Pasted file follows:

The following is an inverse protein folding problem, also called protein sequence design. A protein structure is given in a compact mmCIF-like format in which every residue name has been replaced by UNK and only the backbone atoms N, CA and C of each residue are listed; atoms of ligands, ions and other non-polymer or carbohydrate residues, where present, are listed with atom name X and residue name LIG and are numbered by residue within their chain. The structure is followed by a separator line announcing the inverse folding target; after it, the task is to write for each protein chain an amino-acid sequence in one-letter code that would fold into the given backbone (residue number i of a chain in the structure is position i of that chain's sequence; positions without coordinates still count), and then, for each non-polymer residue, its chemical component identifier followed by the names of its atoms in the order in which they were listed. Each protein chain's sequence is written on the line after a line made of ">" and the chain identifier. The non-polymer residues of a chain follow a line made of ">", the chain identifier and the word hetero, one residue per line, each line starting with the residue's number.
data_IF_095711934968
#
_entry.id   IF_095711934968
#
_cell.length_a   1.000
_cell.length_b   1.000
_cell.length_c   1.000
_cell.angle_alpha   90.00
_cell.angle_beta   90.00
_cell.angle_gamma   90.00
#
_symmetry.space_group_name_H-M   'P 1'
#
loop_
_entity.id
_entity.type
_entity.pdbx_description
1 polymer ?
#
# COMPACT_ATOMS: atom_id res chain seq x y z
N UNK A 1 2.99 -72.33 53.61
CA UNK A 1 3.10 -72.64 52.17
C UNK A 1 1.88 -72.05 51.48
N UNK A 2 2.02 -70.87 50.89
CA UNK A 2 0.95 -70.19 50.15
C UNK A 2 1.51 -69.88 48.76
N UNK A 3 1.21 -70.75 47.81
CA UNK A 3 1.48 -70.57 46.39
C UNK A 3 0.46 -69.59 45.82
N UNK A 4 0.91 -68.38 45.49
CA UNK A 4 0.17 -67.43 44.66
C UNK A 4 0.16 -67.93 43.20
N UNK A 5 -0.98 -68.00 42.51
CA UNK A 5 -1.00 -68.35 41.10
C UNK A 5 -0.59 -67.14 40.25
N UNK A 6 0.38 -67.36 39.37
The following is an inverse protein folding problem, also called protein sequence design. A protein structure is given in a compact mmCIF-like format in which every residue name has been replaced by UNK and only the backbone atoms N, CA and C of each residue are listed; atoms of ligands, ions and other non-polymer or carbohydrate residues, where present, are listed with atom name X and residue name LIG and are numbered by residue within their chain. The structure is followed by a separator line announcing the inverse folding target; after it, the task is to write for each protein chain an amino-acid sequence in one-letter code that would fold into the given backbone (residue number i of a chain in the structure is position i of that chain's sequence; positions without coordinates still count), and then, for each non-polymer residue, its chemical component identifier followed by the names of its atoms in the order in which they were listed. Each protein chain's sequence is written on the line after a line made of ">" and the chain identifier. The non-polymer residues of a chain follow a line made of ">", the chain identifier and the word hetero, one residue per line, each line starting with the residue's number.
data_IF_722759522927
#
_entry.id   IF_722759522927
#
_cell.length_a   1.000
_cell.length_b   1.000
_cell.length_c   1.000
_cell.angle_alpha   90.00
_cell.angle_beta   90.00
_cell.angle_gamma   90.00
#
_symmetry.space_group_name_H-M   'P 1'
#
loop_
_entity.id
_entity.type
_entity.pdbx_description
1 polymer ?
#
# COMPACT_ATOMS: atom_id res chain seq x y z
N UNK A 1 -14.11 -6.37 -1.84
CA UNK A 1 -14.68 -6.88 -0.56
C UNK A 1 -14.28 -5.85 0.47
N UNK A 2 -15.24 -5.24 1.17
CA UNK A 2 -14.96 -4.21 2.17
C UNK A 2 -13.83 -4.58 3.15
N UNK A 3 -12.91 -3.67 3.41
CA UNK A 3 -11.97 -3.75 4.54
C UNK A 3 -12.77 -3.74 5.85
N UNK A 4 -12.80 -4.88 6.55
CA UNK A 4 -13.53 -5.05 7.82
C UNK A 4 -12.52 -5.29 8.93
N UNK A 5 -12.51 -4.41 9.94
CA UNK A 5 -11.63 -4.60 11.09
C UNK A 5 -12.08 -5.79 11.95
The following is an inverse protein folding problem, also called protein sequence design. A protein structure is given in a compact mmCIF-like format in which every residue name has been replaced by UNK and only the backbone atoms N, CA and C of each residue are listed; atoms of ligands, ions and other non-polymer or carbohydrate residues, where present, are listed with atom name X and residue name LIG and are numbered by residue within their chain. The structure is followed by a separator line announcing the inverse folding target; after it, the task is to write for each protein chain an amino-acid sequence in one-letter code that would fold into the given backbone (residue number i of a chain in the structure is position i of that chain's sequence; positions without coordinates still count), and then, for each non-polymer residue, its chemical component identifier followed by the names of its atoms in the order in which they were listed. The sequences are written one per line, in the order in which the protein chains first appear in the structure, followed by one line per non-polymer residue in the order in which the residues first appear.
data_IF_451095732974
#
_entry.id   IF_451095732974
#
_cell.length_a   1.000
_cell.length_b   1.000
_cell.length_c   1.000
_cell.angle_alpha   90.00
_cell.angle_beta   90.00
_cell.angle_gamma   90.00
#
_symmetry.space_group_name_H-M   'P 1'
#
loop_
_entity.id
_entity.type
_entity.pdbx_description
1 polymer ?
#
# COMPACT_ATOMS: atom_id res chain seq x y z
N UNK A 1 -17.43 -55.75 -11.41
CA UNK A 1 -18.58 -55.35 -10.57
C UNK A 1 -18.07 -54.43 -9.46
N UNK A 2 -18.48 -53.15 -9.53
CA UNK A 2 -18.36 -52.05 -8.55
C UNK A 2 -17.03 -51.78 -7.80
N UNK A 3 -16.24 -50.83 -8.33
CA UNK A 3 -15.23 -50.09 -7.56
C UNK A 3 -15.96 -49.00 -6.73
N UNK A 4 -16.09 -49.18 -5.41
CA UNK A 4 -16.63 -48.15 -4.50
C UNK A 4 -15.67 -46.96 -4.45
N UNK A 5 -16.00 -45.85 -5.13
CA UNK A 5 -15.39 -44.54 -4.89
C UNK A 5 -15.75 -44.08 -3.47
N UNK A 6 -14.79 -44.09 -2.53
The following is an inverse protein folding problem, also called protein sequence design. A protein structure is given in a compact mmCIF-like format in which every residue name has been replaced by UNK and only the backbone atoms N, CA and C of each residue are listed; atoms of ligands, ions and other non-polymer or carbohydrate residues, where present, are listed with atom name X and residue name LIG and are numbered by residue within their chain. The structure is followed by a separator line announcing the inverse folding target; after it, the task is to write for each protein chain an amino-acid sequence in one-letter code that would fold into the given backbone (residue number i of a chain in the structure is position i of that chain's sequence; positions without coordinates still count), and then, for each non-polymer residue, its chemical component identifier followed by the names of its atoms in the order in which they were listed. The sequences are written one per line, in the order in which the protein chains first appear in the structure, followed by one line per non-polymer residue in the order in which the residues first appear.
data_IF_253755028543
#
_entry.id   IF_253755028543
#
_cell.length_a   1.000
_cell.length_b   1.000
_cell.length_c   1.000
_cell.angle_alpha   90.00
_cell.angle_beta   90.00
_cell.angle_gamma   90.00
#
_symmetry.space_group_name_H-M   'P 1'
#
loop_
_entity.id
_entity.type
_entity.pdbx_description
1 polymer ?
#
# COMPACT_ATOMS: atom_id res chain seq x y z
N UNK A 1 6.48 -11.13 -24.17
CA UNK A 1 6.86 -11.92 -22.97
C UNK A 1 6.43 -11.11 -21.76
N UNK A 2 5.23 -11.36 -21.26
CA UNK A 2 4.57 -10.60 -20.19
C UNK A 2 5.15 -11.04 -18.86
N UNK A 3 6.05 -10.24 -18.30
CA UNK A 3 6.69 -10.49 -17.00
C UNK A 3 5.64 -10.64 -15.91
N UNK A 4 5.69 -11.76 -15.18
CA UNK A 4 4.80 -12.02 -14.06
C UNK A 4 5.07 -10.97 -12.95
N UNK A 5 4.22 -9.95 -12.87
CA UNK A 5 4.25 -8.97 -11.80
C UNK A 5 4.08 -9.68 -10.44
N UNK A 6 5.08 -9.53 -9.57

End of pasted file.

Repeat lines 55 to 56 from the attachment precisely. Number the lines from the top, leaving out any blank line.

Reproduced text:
_entity.pdbx_description
1 polymer ?